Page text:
Braxton Case Highlights Child Abuse in Virginia Foster Homes

by J.D. Garrett on November 21, 2013

foster-care-abuseThe mission of the Virginia Beach Department of Human Services (DHS) is to “provide Virginia Beach citizens the opportunity to achieve the highest level of self-sufficiency, safety, and quality of life possible, through an array of coordinated services delivered in a climate of dignity, respect, and accountability.” But in the case of Braxton Taylor, a ten-month old in foster care, the DHS failed to live up to its mission. Braxton Taylor died at the hands of his foster mother, Kathleen Ganiere. Ganiere is now in jail and the City of Virginia Beach settled Taylor’s parents’ lawsuit arising from the child’s death for $450,000.

Virginia Foster Mother Causes Child’s Death

Kristen Wall gave birth to Braxton Taylor in April of 2009. According to the Virginian-Pilot, Braxton was placed into foster care while Wall worked on conquering her drug addiction. The first foster family cared for Braxton for seven months, but he was later placed into the care of first-time foster mother Kathleen Ganiere. Prior to Braxton’s death, Braxton’s biological mother noticed signs of abuse when she visited her son. Wall told the supervising social worker about the bruises on the baby’s head and back, and a gash on his lip. But Braxton’s foster mother said that the baby had fallen, and no action was taken. According to Wall, “the social worker brushed me off.” Two weeks later, Braxton Taylor died as a result of the abuse.

Ganiere was charged with second-degree murder and felony child abuse, but pleaded guilty to voluntary manslaughter. She was ultimately sentenced to the maximum 10-year prison term for voluntary manslaughter, which exceeded the sentencing guidelines and the eight years the prosecution had sought.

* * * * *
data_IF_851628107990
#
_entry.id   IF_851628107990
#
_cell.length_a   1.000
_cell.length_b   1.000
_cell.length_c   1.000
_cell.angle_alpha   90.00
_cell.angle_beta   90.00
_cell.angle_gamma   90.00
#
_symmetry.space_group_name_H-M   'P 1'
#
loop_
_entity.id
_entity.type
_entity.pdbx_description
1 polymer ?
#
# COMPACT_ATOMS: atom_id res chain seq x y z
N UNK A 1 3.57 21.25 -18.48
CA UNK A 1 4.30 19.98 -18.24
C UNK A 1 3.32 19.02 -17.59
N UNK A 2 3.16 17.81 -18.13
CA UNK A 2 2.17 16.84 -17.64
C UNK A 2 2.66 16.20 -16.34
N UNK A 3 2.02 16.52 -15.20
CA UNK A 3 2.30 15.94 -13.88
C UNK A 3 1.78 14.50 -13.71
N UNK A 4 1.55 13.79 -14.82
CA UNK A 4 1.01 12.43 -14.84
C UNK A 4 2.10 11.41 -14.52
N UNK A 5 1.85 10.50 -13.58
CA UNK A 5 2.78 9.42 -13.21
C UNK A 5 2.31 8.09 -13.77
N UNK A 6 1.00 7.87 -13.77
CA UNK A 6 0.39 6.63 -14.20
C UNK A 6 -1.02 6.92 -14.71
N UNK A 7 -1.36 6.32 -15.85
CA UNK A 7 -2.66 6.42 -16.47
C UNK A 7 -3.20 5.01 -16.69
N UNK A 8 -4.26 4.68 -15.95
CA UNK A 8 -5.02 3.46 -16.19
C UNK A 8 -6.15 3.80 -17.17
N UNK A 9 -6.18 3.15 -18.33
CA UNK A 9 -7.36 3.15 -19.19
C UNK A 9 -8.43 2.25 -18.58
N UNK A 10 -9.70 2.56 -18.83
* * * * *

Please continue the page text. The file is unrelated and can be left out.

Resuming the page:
Kristen Wall and Ralph M. Taylor Jr., Braxton’s biological parents, then sued the City of Virginia Beach for its failure to protect the child while in foster care, despite the signs of abuse. The City ultimately settled Wall and Taylor’s lawsuit for $450,000. According to a statement issued by Virginia Beach, it has since instituted sweeping changes to its Child Welfare Division, including: improved screening and training for prospective foster parents; weekly face-to-face visits by child welfare workers with young foster children; increased staff training for injury recognition; and increased involvement by Child Protective Services in suspicious cases.

Child Abuse in Virginia

Virginia treats child abuse and neglect very seriously. Under the Virginia Code, a parent, guardian, or anyone else responsible for the care of a child can be convicted of a Class 4 felony if they act or fail to act in a way that causes serious injury to the life or health of that child. The Code defines serious injury to include:

  • Disfigurement
  • Fractures
  • Severe burns or lacerations
  • Mutilation
  • Maiming
  • Forced ingestion of dangerous substances, and
  • Life-threatening internal injuries

Thus, even failing to provide necessary care for a child’s health can give rise to a felony charge if that failure results in serious injury.

As seen in the case of Braxton Taylor, personal injury claims, such as wrongful death claims, can also stem from child abuse cases. Taylor’s biological parents filed suits against both the foster mother for her actions, and against the Virginia Beach Department of Human Services for failing to respond to the signs of abuse.

If you have been charged with a crime related to child abuse or neglect in Virginia, or if you suspect that your child has been injured while in the Commonwealth’s care, it is important that you speak to an experienced attorneys. The attorneys at Garrett Law Group, PLC, have extensive experience in criminal defense, as well as in personal injury cases. For your free consultation, contact Garrett Law Group, PLC, today.

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